Monday, April 4, 2011

An Explanation: Common Denominators

The denominator of a fraction is the bottom number.  It tells us how many equal parts there are.  When we add or subtract fractions, it is important that the denominators are the same for all of the fractions added or subtracted.  This is called the common denominator.  Common means the same.  To do this we must find a common multiple (least common multiple) among the denominators.  That means find a number that both denominators will "go into."  For example:  1/5 and 1/3 has a LCM of 15 because 1/5 would have to be divided into thirds (because of the 1/3) which would leave you with 15 bars/pieces/slices etc.  1/3 would have to be divided into fifths. This would leave you with 15 pieces.  Try using the 1/5 and 1/3 fraction bar.  After you find the common denominator, you can proceed with adding or subtracting the fractions together.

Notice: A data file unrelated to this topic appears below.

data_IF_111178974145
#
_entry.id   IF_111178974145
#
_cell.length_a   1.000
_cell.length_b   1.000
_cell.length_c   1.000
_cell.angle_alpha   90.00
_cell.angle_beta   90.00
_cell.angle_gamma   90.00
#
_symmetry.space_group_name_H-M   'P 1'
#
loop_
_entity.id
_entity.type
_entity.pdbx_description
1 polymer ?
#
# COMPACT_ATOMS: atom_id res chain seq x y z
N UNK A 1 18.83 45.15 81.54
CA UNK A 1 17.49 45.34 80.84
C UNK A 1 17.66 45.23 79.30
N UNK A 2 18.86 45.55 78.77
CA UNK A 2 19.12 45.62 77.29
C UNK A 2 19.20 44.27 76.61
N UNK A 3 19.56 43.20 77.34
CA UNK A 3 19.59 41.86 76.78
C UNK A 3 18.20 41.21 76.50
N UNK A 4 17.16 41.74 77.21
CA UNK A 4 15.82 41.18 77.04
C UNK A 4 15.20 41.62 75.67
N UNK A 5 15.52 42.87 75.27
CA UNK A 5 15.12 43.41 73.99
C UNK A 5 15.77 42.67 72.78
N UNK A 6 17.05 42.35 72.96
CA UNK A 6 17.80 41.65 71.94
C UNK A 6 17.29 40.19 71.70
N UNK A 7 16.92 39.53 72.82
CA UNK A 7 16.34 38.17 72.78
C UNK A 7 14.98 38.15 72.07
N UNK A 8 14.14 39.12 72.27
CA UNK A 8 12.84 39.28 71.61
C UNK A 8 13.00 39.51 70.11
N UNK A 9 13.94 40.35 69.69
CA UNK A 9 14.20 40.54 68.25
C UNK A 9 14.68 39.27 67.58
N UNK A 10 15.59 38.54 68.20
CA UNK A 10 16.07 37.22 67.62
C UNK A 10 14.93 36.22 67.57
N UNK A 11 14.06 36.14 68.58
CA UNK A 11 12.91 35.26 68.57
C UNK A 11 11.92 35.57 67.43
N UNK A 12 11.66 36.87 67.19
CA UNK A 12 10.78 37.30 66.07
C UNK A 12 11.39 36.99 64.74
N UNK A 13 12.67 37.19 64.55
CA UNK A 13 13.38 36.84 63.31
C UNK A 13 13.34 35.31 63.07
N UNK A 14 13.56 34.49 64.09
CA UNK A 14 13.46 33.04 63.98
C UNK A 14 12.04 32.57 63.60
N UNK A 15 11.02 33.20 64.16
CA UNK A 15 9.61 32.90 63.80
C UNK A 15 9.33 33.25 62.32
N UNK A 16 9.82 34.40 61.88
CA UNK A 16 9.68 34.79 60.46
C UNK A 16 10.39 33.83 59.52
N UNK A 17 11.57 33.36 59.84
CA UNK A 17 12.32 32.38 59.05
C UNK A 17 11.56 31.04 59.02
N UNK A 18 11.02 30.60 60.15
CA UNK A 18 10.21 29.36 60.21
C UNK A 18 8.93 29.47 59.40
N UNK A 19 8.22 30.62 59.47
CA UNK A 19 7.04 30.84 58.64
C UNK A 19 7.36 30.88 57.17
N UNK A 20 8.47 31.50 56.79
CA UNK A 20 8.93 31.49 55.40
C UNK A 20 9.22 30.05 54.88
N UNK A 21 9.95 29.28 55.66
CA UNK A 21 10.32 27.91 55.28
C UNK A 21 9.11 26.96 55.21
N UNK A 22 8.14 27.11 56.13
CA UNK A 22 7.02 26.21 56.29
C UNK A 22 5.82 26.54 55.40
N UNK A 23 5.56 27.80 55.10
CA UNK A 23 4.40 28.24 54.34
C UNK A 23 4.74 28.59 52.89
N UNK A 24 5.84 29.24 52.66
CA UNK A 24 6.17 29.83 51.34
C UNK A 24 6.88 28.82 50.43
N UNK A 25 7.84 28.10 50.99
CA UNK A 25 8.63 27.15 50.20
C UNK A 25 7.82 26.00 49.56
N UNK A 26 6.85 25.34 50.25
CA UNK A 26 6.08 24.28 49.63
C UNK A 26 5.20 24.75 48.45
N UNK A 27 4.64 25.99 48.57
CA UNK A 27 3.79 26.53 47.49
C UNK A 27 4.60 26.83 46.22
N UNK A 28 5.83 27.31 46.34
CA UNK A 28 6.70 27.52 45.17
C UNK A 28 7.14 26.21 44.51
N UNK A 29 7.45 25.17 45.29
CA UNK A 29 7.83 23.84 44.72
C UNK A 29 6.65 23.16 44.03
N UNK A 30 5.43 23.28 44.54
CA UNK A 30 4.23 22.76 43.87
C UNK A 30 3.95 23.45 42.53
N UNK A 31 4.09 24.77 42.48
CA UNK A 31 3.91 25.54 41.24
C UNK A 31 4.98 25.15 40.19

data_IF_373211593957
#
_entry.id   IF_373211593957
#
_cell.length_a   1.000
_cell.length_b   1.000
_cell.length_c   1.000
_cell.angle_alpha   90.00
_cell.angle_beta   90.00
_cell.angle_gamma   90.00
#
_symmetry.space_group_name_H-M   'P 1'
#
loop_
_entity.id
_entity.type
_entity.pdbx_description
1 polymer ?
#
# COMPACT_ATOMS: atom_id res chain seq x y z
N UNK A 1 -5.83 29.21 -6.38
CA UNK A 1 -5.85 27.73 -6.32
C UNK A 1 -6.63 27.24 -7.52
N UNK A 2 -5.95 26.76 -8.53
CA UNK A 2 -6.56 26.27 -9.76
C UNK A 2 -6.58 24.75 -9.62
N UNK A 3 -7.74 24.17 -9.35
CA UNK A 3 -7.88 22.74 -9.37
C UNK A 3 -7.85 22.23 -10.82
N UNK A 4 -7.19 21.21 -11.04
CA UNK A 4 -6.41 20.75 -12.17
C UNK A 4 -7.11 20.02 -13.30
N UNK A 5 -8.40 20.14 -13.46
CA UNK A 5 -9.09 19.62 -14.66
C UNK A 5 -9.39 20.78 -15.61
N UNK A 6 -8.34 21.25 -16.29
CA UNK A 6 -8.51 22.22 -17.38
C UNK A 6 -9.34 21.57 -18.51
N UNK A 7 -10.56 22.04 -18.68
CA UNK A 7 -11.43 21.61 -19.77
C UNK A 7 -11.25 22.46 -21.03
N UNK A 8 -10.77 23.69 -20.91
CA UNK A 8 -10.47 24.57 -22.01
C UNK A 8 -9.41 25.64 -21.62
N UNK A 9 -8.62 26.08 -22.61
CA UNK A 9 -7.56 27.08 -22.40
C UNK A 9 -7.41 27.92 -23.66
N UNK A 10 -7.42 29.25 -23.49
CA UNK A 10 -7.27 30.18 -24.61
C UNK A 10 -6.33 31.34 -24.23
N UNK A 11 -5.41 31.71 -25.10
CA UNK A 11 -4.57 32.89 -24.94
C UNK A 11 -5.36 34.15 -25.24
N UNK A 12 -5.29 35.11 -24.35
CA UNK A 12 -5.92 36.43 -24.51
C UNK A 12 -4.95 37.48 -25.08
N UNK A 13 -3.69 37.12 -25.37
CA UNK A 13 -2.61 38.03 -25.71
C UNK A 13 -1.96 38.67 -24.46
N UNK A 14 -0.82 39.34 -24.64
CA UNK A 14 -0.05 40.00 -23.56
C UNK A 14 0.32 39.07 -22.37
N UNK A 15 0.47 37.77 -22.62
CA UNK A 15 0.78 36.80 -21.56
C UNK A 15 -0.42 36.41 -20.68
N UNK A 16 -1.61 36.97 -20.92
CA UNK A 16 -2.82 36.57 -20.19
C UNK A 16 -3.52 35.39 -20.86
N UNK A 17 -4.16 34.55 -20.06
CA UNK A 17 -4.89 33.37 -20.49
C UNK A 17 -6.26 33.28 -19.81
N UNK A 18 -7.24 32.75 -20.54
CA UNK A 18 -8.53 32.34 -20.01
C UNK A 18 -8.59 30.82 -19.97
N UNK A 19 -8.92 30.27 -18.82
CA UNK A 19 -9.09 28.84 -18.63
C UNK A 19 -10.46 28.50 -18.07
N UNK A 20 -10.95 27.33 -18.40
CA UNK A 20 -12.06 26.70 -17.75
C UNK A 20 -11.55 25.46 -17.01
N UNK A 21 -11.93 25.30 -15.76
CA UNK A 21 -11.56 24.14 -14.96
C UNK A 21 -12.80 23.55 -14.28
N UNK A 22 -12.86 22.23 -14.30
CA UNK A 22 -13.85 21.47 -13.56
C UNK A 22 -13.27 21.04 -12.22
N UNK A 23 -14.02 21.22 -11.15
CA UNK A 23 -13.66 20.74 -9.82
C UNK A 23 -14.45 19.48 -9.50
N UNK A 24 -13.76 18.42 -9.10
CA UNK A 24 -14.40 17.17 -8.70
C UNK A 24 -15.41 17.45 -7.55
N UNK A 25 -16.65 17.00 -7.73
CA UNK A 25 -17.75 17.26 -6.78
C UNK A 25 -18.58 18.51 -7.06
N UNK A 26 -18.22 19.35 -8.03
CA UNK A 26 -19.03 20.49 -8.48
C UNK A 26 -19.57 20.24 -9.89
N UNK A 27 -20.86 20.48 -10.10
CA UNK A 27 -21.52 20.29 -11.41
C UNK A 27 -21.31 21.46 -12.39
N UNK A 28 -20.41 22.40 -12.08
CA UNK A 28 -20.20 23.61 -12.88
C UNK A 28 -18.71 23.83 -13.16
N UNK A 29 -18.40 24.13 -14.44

1/3=   _/15...3 goes into  15, ___ times        5/15    
+1/5=  _/15....5 goes into  15, ___ times    + 3/15

1/3 and 1/5 canNOT be added unless there is a common denominator! 

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